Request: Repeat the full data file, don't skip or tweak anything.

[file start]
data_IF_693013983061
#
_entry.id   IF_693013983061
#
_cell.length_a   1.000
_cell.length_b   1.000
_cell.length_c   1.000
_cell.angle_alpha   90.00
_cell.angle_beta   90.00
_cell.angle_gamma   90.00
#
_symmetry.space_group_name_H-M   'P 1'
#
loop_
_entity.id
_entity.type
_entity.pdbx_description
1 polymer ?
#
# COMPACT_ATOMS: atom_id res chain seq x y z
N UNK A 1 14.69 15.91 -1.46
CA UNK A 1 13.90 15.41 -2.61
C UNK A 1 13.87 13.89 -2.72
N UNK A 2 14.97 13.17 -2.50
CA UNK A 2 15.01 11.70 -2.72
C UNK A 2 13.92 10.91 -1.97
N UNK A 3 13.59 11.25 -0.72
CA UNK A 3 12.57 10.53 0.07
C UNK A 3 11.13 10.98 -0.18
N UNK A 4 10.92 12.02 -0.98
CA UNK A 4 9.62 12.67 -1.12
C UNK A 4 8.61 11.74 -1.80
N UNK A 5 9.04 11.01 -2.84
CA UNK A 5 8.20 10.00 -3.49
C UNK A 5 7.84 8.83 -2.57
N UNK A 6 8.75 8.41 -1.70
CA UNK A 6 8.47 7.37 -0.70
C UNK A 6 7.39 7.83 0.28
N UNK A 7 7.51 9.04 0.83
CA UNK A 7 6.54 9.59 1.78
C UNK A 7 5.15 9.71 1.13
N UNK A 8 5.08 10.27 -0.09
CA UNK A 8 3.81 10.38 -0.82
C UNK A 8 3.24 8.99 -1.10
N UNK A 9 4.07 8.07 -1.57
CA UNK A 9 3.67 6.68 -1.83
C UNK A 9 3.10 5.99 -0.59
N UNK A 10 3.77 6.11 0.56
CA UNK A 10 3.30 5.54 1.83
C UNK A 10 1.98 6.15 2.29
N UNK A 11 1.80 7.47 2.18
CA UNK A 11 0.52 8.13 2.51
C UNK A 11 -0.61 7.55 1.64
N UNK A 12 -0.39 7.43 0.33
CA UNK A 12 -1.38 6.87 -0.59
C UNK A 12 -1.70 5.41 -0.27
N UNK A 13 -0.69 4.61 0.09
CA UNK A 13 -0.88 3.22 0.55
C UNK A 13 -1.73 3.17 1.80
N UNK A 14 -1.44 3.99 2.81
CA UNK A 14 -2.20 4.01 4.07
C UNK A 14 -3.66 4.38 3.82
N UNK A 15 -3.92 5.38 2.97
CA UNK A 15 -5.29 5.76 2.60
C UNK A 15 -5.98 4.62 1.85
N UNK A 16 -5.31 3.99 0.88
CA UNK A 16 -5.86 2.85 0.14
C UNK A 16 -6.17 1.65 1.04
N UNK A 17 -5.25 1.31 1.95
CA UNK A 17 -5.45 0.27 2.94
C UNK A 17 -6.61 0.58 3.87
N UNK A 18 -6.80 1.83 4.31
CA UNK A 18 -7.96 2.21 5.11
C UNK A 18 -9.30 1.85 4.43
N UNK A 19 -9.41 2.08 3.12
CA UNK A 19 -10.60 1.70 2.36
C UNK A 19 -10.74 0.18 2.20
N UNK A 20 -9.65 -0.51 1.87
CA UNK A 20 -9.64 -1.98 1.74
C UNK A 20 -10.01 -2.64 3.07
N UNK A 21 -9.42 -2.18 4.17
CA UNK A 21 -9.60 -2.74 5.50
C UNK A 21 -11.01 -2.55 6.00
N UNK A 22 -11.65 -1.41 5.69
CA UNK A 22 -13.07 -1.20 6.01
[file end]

data_IF_693013983061
#
_entry.id   IF_693013983061
#
_cell.length_a   1.000
_cell.length_b   1.000
_cell.length_c   1.000
_cell.angle_alpha   90.00
_cell.angle_beta   90.00
_cell.angle_gamma   90.00
#
_symmetry.space_group_name_H-M   'P 1'
#
loop_
_entity.id
_entity.type
_entity.pdbx_description
1 polymer ?
#
# COMPACT_ATOMS: atom_id res chain seq x y z
N UNK A 1 14.69 15.91 -1.46
CA UNK A 1 13.90 15.41 -2.61
C UNK A 1 13.87 13.89 -2.72
N UNK A 2 14.97 13.17 -2.50
CA UNK A 2 15.01 11.70 -2.72
C UNK A 2 13.92 10.91 -1.97
N UNK A 3 13.59 11.25 -0.72
CA UNK A 3 12.57 10.53 0.07
C UNK A 3 11.13 10.98 -0.18
N UNK A 4 10.92 12.02 -0.98
CA UNK A 4 9.62 12.67 -1.12
C UNK A 4 8.61 11.74 -1.80
N UNK A 5 9.04 11.01 -2.84
CA UNK A 5 8.20 10.00 -3.49
C UNK A 5 7.84 8.83 -2.57
N UNK A 6 8.75 8.41 -1.70
CA UNK A 6 8.47 7.37 -0.70
C UNK A 6 7.39 7.83 0.28
N UNK A 7 7.51 9.04 0.83
CA UNK A 7 6.54 9.59 1.78
C UNK A 7 5.15 9.71 1.13
N UNK A 8 5.08 10.27 -0.09
CA UNK A 8 3.81 10.38 -0.82
C UNK A 8 3.24 8.99 -1.10
N UNK A 9 4.07 8.07 -1.57
CA UNK A 9 3.67 6.68 -1.83
C UNK A 9 3.10 5.99 -0.59
N UNK A 10 3.77 6.11 0.56
CA UNK A 10 3.30 5.54 1.83
C UNK A 10 1.98 6.15 2.29
N UNK A 11 1.80 7.47 2.18
CA UNK A 11 0.52 8.13 2.51
C UNK A 11 -0.61 7.55 1.64
N UNK A 12 -0.39 7.43 0.33
CA UNK A 12 -1.38 6.87 -0.59
C UNK A 12 -1.70 5.41 -0.27
N UNK A 13 -0.69 4.61 0.09
CA UNK A 13 -0.88 3.22 0.55
C UNK A 13 -1.73 3.17 1.80
N UNK A 14 -1.44 3.99 2.81
CA UNK A 14 -2.20 4.01 4.07
C UNK A 14 -3.66 4.38 3.82
N UNK A 15 -3.92 5.38 2.97
CA UNK A 15 -5.29 5.76 2.60
C UNK A 15 -5.98 4.62 1.85
N UNK A 16 -5.31 3.99 0.88
CA UNK A 16 -5.86 2.85 0.14
C UNK A 16 -6.17 1.65 1.04
N UNK A 17 -5.25 1.31 1.95
CA UNK A 17 -5.45 0.27 2.94
C UNK A 17 -6.61 0.58 3.87
N UNK A 18 -6.80 1.83 4.31
CA UNK A 18 -7.96 2.21 5.11
C UNK A 18 -9.30 1.85 4.43
N UNK A 19 -9.41 2.08 3.12
CA UNK A 19 -10.60 1.70 2.36
C UNK A 19 -10.74 0.18 2.20
N UNK A 20 -9.65 -0.51 1.87
CA UNK A 20 -9.64 -1.98 1.74
C UNK A 20 -10.01 -2.64 3.07
N UNK A 21 -9.42 -2.18 4.17
CA UNK A 21 -9.60 -2.74 5.50
C UNK A 21 -11.01 -2.55 6.00
N UNK A 22 -11.65 -1.41 5.69
CA UNK A 22 -13.07 -1.20 6.01